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Second To give the general public a convincing demonstration of the practical transportation and pleasure possibilities of the motorcycle.
The more tours there are and the more riders there are in each tour, the more effective the demonstration will be.
In the first photo, the motorcyclists are posed in front of the New Hotel Weirs on Lakeside Avenue, which burned down on November 9, 1924. The Perfect Score award was given out to the winners of an "endurance run", which was a long-distance motorcycle course over public roads, typically 300 to 350 miles in length, that was run over two consecutive days, and that featured checkpoints (controls) about every 50 miles.
In the second of the two magazine photos, the motorcyclists are posed on the northern side of the New Hotel Weirs block, near the corner of Tower Street. Given the poor road conditions and general unreliability of motorycles at the time, this was clearly not an easy task! The men have to pass certain points at a given time, and not before that time.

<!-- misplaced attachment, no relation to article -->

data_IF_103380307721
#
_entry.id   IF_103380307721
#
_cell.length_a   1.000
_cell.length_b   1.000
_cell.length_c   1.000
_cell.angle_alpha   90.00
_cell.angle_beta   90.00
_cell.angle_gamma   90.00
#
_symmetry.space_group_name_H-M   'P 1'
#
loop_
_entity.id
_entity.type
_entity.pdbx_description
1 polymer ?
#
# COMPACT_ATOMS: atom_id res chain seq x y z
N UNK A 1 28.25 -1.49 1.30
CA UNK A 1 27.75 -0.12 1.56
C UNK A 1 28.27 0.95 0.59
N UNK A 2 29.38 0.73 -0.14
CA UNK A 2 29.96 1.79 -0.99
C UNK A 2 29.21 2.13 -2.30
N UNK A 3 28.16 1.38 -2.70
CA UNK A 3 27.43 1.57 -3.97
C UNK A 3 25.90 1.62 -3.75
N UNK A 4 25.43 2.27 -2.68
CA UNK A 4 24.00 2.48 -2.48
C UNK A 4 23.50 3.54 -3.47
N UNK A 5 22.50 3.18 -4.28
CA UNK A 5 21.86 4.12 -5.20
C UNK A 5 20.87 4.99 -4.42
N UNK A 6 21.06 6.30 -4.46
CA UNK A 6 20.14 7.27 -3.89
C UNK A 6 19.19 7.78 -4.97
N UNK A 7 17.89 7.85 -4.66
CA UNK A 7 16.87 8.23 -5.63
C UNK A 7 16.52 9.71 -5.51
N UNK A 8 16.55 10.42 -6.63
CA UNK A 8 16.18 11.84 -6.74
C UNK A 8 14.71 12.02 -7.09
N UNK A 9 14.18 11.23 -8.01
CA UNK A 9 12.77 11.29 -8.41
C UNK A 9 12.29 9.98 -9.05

The FAM, which had been organized on September 7, 1903, disbanded early in 1919, as a result of a sharp decline in membership caused by World War I.
Here's a beautiful, ornate FAM watch fob from a 1912 rally in Columbus, Ohio. An article from the March 13, 1919 issue of the Motorcycle and Bicycle Illustrated magazine detailed the objectives and rules for the Gypsy Tours.
The objectives were first, "to provide a good time for the riders, and theirs wives, sisters, and sweet-hearts"; and second, "to create a more favorable public opinion of the motorcycle and motorcycle riders." These early Gypsy Tours were quite organized, almost in military fashion, with a "Tour Master" and two aides leading a large group of riders sectioned into "companies" of 10 riders and a captain; and "pathfinders" scouting out and marking the route up ahead.
It is interesting to note that in 1919, a good day's ride was considered to be between 75 and 100 miles; today, that same distance can be covered in a little less than two hours.
The term Gypsy was used because the riders would travel long distances, and often sleep in tents around a campfire along the way, much like the Hollywood stereotype.